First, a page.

Random encounters are the bulk of the game’s combat system, visible on the map and initiated on contact. What’s neat is that once you reach a certain level in each area these battles become optional, removing the tedium where weaker foes lurk. In the first few battles, I found it takes a moment to get used to the party assembling on the left against their foes on the right as both sides wield Actions, Abilities and Bursts to deadly effect. Actions are instantaneous basic attacks and support manoeuvres that often build Overcharge, a sort of bonus mana that is crucial to strategy in this game. The numerous Abilities draw on Overcharge before mana and execute at various speeds to influence turn order. To turn the tide at a crucial moment, each character has Burst abilities, powerful instantaneous moves that draw from the Burst bar that recharges as PCs attack or receive damage. Battle Chaser: Nightwar’s combat feels great and familiar, offering a lot of tactical flexibility to suit each situation. Learning what actions and abilities to use at the right time to capitalize on Overcharge generation or compound on status ailments keeps combat flowing. In more protracted encounters with bosses, or in Combo battles and at the Tolkas Arena where foes come in waves, the full breadth of the system avails itself, allowing players to plan many turns ahead. Battle Chasers: Nightwar combines some of the best JRPG methods with modern execution, making for an intense, rewarding experience.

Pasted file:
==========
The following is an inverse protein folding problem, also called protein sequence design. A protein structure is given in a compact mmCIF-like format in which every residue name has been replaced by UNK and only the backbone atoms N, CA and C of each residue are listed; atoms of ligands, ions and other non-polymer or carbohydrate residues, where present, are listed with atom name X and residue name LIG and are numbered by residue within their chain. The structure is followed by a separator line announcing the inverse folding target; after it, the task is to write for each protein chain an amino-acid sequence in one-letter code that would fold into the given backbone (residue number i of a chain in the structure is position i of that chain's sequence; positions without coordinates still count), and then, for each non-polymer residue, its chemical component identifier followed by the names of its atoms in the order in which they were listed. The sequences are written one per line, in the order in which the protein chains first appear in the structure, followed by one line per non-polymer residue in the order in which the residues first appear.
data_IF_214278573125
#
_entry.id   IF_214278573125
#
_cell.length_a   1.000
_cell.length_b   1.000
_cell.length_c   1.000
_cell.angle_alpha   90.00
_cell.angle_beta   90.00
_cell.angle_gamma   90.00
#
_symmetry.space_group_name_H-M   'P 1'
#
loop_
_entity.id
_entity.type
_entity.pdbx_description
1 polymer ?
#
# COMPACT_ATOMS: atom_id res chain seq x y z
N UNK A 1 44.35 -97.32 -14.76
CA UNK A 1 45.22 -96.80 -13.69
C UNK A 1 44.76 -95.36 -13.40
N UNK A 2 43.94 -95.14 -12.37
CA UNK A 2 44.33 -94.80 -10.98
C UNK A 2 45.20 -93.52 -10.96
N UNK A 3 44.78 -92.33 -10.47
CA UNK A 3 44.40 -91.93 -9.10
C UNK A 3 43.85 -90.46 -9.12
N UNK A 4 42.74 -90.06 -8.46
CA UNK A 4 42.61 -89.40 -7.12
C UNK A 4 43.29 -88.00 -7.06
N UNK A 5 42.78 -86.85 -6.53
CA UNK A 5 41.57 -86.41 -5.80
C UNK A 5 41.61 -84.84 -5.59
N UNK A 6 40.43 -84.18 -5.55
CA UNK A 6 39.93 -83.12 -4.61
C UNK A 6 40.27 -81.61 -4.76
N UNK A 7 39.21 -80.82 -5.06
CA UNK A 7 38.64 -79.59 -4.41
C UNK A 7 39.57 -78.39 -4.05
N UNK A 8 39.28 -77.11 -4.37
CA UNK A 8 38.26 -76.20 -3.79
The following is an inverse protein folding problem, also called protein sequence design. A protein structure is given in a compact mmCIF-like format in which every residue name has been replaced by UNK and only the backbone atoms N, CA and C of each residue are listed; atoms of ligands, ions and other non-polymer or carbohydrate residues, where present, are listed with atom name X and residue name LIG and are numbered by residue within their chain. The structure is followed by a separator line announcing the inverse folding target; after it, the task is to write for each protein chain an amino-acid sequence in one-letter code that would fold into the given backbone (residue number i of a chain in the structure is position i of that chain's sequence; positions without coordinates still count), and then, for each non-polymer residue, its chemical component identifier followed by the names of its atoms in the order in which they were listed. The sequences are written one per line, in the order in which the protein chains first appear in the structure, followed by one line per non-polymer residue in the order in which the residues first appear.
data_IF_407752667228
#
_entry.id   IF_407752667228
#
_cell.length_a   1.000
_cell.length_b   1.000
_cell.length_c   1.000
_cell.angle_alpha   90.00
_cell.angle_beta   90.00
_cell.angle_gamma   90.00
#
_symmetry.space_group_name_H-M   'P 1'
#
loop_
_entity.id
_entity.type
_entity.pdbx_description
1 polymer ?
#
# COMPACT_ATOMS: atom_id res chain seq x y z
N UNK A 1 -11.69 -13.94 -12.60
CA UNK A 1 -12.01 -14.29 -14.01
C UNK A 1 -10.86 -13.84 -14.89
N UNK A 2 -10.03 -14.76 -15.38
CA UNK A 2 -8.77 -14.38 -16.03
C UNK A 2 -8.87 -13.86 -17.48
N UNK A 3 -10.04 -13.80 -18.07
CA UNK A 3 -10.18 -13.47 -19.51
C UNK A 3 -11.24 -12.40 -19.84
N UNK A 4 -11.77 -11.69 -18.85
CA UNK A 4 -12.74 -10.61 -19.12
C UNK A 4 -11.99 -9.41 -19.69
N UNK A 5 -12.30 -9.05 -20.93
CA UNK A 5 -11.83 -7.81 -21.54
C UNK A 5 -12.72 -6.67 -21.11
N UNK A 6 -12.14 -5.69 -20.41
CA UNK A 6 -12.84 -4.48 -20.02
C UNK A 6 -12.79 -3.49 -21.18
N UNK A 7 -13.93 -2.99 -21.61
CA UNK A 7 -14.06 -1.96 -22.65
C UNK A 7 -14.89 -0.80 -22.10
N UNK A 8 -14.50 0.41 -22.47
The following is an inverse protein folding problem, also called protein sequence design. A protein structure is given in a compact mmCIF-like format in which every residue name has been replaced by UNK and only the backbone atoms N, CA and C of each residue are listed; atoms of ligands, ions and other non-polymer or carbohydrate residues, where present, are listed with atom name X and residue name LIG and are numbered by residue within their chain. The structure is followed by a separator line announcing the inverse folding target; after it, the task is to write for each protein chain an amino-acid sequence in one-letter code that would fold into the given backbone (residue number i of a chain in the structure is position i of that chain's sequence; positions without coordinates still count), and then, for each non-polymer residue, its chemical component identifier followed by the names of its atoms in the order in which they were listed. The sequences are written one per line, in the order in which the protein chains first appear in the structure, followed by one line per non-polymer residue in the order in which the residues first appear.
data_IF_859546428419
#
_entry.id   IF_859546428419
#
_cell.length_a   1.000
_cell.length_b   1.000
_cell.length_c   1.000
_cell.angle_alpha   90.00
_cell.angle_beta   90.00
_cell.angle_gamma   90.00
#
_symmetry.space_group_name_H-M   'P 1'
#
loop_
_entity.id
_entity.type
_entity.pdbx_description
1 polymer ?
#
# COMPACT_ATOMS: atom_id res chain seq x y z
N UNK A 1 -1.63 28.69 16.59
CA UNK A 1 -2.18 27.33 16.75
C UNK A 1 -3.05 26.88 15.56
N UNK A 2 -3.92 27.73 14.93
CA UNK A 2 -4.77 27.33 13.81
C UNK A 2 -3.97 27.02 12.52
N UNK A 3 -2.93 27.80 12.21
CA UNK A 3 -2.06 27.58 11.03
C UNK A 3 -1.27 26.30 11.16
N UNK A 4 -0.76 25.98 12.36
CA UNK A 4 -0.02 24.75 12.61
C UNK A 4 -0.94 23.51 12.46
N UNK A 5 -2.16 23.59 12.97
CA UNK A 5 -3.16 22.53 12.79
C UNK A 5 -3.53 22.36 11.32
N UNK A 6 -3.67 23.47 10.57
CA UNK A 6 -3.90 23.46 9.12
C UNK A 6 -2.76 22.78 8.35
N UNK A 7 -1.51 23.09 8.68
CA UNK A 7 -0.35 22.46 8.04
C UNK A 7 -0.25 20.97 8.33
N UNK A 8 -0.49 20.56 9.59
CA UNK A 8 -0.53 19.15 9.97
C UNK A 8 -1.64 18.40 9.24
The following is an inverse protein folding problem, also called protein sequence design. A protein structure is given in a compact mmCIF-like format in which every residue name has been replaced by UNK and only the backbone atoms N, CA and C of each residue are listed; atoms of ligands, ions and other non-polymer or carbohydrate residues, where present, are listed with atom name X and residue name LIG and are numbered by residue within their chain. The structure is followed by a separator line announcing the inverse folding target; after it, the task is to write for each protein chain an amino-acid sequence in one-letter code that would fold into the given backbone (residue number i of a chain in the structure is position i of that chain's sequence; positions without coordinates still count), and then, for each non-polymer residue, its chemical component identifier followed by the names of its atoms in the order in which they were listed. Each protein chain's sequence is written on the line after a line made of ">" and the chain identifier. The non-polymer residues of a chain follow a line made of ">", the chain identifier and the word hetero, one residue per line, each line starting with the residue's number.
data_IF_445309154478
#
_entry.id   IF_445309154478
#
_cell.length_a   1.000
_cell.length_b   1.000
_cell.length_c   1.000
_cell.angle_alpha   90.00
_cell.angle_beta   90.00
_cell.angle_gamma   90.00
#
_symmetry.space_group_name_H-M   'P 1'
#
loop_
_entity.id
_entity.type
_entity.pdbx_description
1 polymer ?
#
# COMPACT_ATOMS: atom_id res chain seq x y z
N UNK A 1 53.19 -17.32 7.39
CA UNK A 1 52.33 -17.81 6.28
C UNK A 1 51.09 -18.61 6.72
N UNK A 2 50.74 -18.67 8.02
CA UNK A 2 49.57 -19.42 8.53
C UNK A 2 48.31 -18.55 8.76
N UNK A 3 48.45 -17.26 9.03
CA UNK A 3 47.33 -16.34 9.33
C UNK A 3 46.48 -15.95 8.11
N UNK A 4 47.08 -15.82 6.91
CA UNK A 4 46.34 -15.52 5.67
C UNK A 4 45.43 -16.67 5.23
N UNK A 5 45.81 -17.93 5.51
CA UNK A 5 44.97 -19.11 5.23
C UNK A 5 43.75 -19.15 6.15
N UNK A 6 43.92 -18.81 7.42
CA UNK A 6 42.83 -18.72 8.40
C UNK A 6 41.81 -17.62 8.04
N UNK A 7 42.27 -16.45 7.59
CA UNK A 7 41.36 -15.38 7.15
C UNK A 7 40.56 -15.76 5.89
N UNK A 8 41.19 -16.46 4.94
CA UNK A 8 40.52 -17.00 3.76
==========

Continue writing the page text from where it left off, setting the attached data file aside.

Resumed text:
Adventuring out across the island and into Exploration Areas and the randomly-generated chambers of each Dungeon is again similar to RPGs past. The party runs through an isometric locale populated by beasts to find treasure and secrets aplenty. As before, interacting with enemies starts a battle, though how many notice the party matters, since “the more, the merrier” may not always apply here. When in these areas, characters and most monsters have a Dungeon Skill that can be used to affect the world around them. Gully’s ability to smash down walls can also deal damage and stun foes before entering combat, and an enemy slime’s ooze can poison the party if tread upon. Furthermore, many of the dungeon’s random rooms contain traps, causing damage or a host of ailments with each misstep to plague players in coming battles.
Clearly, the team at Airship Syndicate wanted there to be more to the dungeon crawl than besting random encounters, as these factors will keep players on their toes. Beyond the struggle to survive, clever puzzles, ranging from riddles to sequence memorization, offer more lateral challenges to players, offering rewards or an escape when solved. An interesting mechanic adding to the game’s replayability are the difficulty settings for each Dungeon visit, allowing players control over the risk and reward. Further encouragement to revisit the Dungeons comes with tracking down pages of lore and filling in the bestiary. This title rewards players for discovering more of the world’s unique setting. Valuable items are earned for each completed collection of lore, while Beast Perks unlock after defeating specific numbers of enemy types and grant passive combat bonuses. Adding merit to mundane tasks is a welcome and refreshing spin on the craft of world-building, beyond lore for lore’s sake. Unlocking the secrets of each corner of the island and its denizens is a thrill as these meaningful challenges present themselves.